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Archive for the ‘tractor beam’ category

Oct 4, 2016

Optical forces used to make rewritable 3D holographic materials

Posted by in categories: biological, computing, nanotechnology, tractor beam

(Phys.org)—Researchers have used the pressure of light—also called optical forces or sometimes “tractor beams”—to create a new type of rewritable, dynamic 3D holographic material. Unlike other 3D holographic materials, the new material can be rapidly written and erased many times, and can also store information without using any external energy. The new material has potential applications in 3D holographic displays, large-scale volumetric data storage devices, biosensors, tunable lasers, optical lenses, and metamaterials.

The research was conducted by a multidisciplinary team led by Yunuen Montelongo at Imperial College London and Ali K. Yetisen at Harvard University and MIT. In recent papers published in Nature Communications and Applied Physics Letters, the researchers demonstrated the reversible optical manipulation of nanostructured materials, which they used to fabricate active 3D holograms, lenses, and memory devices.

The key to creating the 3D holographic material with these advantages was to use optical forces to reversibly modify the material’s properties. The optical forces are produced by the interference of two or more laser beams, which creates an optical pressure capable of moving nanoscale structures. So far, optical forces have mainly been used for just one application: optical tweezers, which can hold and move tiny objects and are mostly used in biological applications.

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Jul 25, 2016

‘Tractor beams’ build atom-by-atom assembly in mid-air

Posted by in categories: computing, particle physics, quantum physics, tractor beam

Physicists have manipulated 50 individual atoms at once in a dramatic upscaling of a technique vital to quantum computing. Cathal O’Connell explains.

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Apr 15, 2016

Nanotubes assemble! Rice introduces Teslaphoresis

Posted by in categories: nanotechnology, tractor beam

Carbon nanotubes in a dish assemble themselves into a nanowire in seconds under the influence of a custom-built Tesla coil created by scientists at Rice University.

But the scientists don’t limit their aspirations for the phenomenon they call Teslaphoresis to simple nanowires.

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Oct 29, 2015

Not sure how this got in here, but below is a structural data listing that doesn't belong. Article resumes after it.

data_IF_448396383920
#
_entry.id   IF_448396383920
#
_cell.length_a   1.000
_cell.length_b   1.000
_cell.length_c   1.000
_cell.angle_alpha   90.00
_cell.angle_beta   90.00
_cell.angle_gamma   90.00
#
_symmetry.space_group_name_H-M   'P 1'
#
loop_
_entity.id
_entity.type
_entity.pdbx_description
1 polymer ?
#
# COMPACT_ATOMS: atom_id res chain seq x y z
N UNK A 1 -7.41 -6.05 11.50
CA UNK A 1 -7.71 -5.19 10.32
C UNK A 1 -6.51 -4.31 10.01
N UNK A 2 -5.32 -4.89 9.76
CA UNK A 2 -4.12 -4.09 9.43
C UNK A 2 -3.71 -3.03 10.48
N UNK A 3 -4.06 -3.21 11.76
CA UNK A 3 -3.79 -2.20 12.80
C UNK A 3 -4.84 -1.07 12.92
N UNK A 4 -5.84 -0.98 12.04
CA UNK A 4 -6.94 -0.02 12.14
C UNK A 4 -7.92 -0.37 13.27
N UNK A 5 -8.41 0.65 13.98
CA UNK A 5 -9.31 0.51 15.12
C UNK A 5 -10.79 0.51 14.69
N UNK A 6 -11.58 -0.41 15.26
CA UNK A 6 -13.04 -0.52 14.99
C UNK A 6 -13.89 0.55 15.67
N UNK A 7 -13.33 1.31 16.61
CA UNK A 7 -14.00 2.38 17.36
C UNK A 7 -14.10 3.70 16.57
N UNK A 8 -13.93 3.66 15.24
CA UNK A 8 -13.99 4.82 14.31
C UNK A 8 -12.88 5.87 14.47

Holographic sonic tractor beam lifts and moves objects using soundwaves

Posted by in categories: biotech/medical, tractor beam

More *!* — WOW — *!*
How can anyone NOT love science?!


Holograms (3-D light fields) can be projected from a 2-dimensional surface to control objects. (credit: Asier Marzo, Bruce Drinkwater and Sriram Subramanian)

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Oct 27, 2015

World’s first sonic tractor beam lifts objects using sound waves

Posted by in category: tractor beam

Researchers from the Universities of Bristol and Sussex, in collaboration with Ultrahaptics, have built the world’s first sonic tractor beam that can lift and move objects using sound waves.

Details of the device, published in Nature Communications, describe how the tractor beam uses high-amplitude sound waves to generate an acoustic hologram that is capable of picking up and moving small objects. The technique comes straight from the pages of a science-fiction novel.

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Jun 18, 2015

“In Motion” Levitation Is Possible And No Longer Just a Myth — Eamon Kunze WT Vox

Posted by in categories: anti-gravity, tractor beam

Startship controlled by a tractor beam

Levitation and the defiance of gravity is possible. If until now levitation was just a magic act or circus “reality” or, tractor beam technology existed just in sci-fi movies, recently, a team of Japanese researchers have demonstrated the first technology that not only brings the mythology of levitation to life but leap frogs it to create a tractor beam, lifting and moving objects across 3 dimensions using sound alone.

The essence of levitation technology is the countervailing of gravity. By stoping gravity, levitation is possible. It is known that an ultrasound standing wave is capable of suspending small particles at its sound pressure nodes. The acoustic axis of the ultrasound beam in conventional studies was parallel to the gravitational force, and the levitated objects were manipulated along the fixed axis (i.e. one-dimensionally) by controlling the phases or frequencies of bolted Langevin-type transducers.

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